June 23 2010 12:00 AM

Spellbinding shocker is vicious, frightening and even touching


Every year on his birthday, Swedish industrialist Henrik Vanger receives a package containing framed flowers. The gifts come from all over the world, but Vanger isn’t delighted: He suspects they are being sent by the person who did away with his beloved niece, Harriet, 40 years ago.

Harriet used to give him the same present before she vanished. The 82-year-old Vanger knows he’s in his final days, and, before he dies, he wants to find out exactly what happened to Harriet. That’s the mission that brings together journalist Mikael Blomkvist and rough-around-the-edges researcher Lisbeth Salander in the spellbinding Swedish chiller "The Girl With the Dragon Tattoo," based on Stieg Larsson’s runaway international bestseller.

While Hollywood is already licking its chops to adapt "Dragon" — David Fincher is set to direct, and names like Daniel Craig, Brad Pitt. Kristen Stewart and Ellen Page are being thrown around for the roles of Blomkvist and Salander — it might be very difficult to top director Niels Arden Oplev’s film, which ties your nerves in knots before unexpectedly touching your heart.

Lisbeth (Noomi Rapace) and Mikael (Michael Nyqvist) are both wounded souls, although they handle their hurt differently. She sports a splashy tattoo of a dragon’s head that covers most of her back, and there are hints that she’s had a violent past; he’s about to go to jail after losing a slander case, but he faces his sentence with almost complete detachment, as if he’s watching his life from a comfortable distance instead of actually experiencing it.

Lisbeth suffers horrific humiliation at the hands of a sadistic “guardian” (Peter Andersson) — the scenes in which he viciously and mercilessly manipulates her into cooperating with his sick schemes are terrifying — while Mikael faces the scorn of his fellow reporters and the loss of his reputation; for both of them, solving this case is much more than a matter of merely bringing peace to an old man.

By learning the truth about what happened to Harriet, they hope to make sense of their own shattered lives.

Screenwriters Rasmus Heisterberg and Nikolaj Arcel masterfully manage to weave together Lisbeth and Mikael’s personal crises with a fascinating, sprawling mystery that incorporates power struggles, religious fanaticism, politics, serial killings and tell-tale clues concealed inside seemingly innocuous snapshots. If that was all “Dragon” had to offer, it would be merely a top-flight shocker. But the performances of Nyqvist and Rapace give the movie startling emotional resonance.

Nyqvist, who made a strong impression as the hot-tempered husband in director Lukas Moodysson’s “Together” 10 years ago, creates a quietly compelling character whose determination and passion are hidden inside a cool exterior.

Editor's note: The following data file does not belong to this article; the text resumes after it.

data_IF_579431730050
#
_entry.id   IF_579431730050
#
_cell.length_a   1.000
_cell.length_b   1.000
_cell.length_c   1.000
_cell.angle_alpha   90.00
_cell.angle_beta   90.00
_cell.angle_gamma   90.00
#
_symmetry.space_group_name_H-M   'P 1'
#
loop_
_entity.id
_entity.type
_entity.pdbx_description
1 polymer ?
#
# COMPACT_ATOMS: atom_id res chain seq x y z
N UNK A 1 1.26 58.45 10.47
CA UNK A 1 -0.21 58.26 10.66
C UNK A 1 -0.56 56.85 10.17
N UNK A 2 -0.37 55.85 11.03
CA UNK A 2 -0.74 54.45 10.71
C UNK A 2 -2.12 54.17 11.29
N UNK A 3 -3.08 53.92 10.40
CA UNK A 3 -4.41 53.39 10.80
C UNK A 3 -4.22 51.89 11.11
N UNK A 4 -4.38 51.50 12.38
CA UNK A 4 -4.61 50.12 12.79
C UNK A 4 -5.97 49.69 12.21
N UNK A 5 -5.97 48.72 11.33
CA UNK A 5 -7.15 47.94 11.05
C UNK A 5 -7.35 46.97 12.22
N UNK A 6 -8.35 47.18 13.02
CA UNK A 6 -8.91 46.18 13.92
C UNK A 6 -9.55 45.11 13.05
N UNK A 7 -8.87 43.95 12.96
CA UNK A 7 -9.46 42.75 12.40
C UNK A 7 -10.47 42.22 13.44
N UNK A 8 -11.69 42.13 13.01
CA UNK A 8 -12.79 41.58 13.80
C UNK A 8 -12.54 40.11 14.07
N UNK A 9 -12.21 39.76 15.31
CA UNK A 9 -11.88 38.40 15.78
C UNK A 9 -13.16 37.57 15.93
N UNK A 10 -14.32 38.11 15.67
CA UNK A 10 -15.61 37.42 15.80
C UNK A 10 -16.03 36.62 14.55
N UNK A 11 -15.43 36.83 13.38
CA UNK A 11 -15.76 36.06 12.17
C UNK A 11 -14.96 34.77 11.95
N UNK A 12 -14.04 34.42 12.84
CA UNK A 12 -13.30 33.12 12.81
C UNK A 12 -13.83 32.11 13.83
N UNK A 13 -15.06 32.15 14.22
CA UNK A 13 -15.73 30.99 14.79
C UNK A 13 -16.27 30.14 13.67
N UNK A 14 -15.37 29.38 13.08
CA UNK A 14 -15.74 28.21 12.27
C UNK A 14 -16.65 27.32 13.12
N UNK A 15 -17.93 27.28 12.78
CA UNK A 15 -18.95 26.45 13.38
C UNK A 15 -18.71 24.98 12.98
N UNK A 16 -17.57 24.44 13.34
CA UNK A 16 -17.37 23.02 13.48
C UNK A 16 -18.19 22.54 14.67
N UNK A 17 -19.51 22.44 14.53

Rapace, in contrast, always seems to be on the edge of eruption: Fury and frustration bubble up in Lisbeth’s eyes, which are encircled in dark, heavy Goth makeup. She wears a spiked collar and a black leather jacket to keep the world at arm’s length, but the costume can’t completely bury the sensitivity and vulnerability she’s bent on hiding.

One of the many marvelous facets of Rapace’s performance is her easy ability to convey Lisbeth’s keen intelligence and analytical ability. Even when Lisbeth seems to be withdrawn and sullen, she never shuts down: This world-class computer hacker and formidable street fighter is ever aware of her surroundings and is constantly calculating her next move.

“Dragon” provides such an electrifying ride that you can forgive its slightly shaky climax, which involves a villain taking time out from his dirty work to explain his sordid scheme in detail. It’s the standard James Bond finale: Before the bad guy can kill you, he has to talk you to death.

That’s a minor misstep in an otherwise enthralling, splendidly told story that leaves the door open for the further Mikael/ Lisbeth adventures.

Good news: The film adaptation of “The Girl Who Played With Fire” opens in select cities in July, and “The Girl Who Kicked the Hornet’s Nest” should reach American audiences before the end of the year.

Even better news: Rapace and Nyqvist are reprising their roles in the sequels.

"The Girl With the Dragon Tattoo"

by East Lansing Film Society Rated R; in Swedish with English subtitles
6:30 p.m. Wednesday, June 23, through Friday, June 25 East Lansing
Hannah Community Center 819 Abbot Road, East Lansing $7 for adults, $5
for seniors and $3 for students. www.elff.com